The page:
ACCESS-TC: Vortex Specification, 4DVAR Initialization, Verification, and Structure Diagnostics

Noel E. Davidson Centre for Australian Weather and Climate Research,* Melbourne, Victoria, Australia

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Yi Xiao Centre for Australian Weather and Climate Research,* Melbourne, Victoria, Australia

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Yimin Ma Centre for Australian Weather and Climate Research,* Melbourne, Victoria, Australia

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Harry C. Weber Fachhochschule des Bundes für öffentliche Verwaltung, Fachbereich Wetterdienst, Fürstenfeldbruck, Germany

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Xudong Sun Centre for Australian Weather and Climate Research,* Melbourne, Victoria, Australia

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Lawrie J. Rikus Centre for Australian Weather and Climate Research,* Melbourne, Victoria, Australia

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Jeff D. Kepert Centre for Australian Weather and Climate Research,* Melbourne, Victoria, Australia

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Peter X. Steinle Centre for Australian Weather and Climate Research,* Melbourne, Victoria, Australia

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Gary S. Dietachmayer Centre for Australian Weather and Climate Research,* Melbourne, Victoria, Australia

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Charlie C. F. Lok Centre for Australian Weather and Climate Research,* Melbourne, Victoria, Australia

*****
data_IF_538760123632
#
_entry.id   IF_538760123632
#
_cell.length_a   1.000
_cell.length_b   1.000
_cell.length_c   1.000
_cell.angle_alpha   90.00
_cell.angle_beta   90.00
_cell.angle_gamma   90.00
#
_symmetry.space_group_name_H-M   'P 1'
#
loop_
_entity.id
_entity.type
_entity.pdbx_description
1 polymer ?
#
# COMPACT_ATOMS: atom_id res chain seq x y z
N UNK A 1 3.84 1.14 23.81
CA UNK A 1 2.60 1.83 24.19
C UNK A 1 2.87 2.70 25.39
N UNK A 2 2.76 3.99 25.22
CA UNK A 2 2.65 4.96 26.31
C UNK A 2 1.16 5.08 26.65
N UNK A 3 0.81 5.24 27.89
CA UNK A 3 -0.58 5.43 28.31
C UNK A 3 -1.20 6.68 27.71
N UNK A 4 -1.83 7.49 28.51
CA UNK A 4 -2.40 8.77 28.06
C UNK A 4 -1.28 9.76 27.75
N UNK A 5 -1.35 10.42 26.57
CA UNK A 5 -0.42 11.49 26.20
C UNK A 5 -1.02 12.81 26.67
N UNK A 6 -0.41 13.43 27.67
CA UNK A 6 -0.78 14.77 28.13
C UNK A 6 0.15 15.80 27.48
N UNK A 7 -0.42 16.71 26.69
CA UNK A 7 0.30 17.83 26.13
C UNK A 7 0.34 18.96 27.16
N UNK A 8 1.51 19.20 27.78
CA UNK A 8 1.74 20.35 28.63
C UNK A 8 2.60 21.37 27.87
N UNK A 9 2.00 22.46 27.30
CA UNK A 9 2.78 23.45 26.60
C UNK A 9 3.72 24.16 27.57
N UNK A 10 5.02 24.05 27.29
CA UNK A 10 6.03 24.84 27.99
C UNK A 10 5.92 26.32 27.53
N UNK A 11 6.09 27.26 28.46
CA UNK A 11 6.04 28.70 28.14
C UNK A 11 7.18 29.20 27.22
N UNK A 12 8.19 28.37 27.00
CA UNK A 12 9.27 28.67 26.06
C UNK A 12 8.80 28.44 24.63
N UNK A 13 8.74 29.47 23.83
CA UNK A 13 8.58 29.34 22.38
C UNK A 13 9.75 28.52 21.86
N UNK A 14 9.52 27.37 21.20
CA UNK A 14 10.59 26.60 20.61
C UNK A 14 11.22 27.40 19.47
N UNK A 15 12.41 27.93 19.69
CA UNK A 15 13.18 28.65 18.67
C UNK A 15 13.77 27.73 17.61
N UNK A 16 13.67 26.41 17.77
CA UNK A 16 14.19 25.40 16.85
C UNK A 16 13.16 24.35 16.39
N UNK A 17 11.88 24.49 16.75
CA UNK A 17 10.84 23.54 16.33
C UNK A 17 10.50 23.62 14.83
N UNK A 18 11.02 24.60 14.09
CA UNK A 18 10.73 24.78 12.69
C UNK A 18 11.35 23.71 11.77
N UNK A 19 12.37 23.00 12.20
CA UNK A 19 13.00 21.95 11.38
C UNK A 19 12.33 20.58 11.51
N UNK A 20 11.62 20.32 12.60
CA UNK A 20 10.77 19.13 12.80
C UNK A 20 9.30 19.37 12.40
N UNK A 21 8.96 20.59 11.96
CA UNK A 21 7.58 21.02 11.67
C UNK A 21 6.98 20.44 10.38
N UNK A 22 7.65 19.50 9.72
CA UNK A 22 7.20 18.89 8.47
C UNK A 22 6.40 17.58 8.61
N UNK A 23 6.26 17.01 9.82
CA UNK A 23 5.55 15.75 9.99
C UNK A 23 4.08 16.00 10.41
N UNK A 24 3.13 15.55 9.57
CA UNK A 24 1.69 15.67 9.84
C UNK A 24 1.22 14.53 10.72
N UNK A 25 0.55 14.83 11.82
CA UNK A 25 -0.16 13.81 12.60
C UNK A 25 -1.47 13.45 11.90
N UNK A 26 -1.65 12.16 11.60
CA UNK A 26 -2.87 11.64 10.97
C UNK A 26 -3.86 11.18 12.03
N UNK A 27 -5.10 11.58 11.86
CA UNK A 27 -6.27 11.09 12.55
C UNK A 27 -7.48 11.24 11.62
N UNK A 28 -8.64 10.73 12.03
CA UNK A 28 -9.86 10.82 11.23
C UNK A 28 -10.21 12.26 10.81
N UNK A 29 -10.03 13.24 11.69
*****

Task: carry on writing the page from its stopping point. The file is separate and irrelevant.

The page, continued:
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James Fraser National Meteorological and Oceanographic Centre, Australian Bureau of Meteorology, Melbourne, Victoria, Australia

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Joan Fernon National Meteorological and Oceanographic Centre, Australian Bureau of Meteorology, Melbourne, Victoria, Australia

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Hakeem Shaik Northern Territory Regional Office, Australian Bureau of Meteorology, Darwin, Northern Territory, Australia

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Abstract

The Australian Community Climate and Earth System Simulator (ACCESS) has been adapted for operational and research applications on tropical cyclones. The base system runs at a resolution of 0.11° and 50 levels. The domain is relocatable and nested in coarser-resolution ACCESS forecasts. Initialization consists of five cycles of four-dimensional variational data assimilation (4DVAR) over 24 h. Forecasts to 72 h are made. Without vortex specification, initial conditions usually contain a weak and misplaced circulation pattern. Significant effort has been devoted to building physically based, synthetic inner-core structures, validated using historical dropsonde data and surface analyses from the Atlantic. Based on estimates of central pressure and storm size, vortex specification is used to filter the analyzed circulation from the original analysis, construct an inner core of the storm, locate it to the observed position, and merge it with the large-scale analysis at outer radii.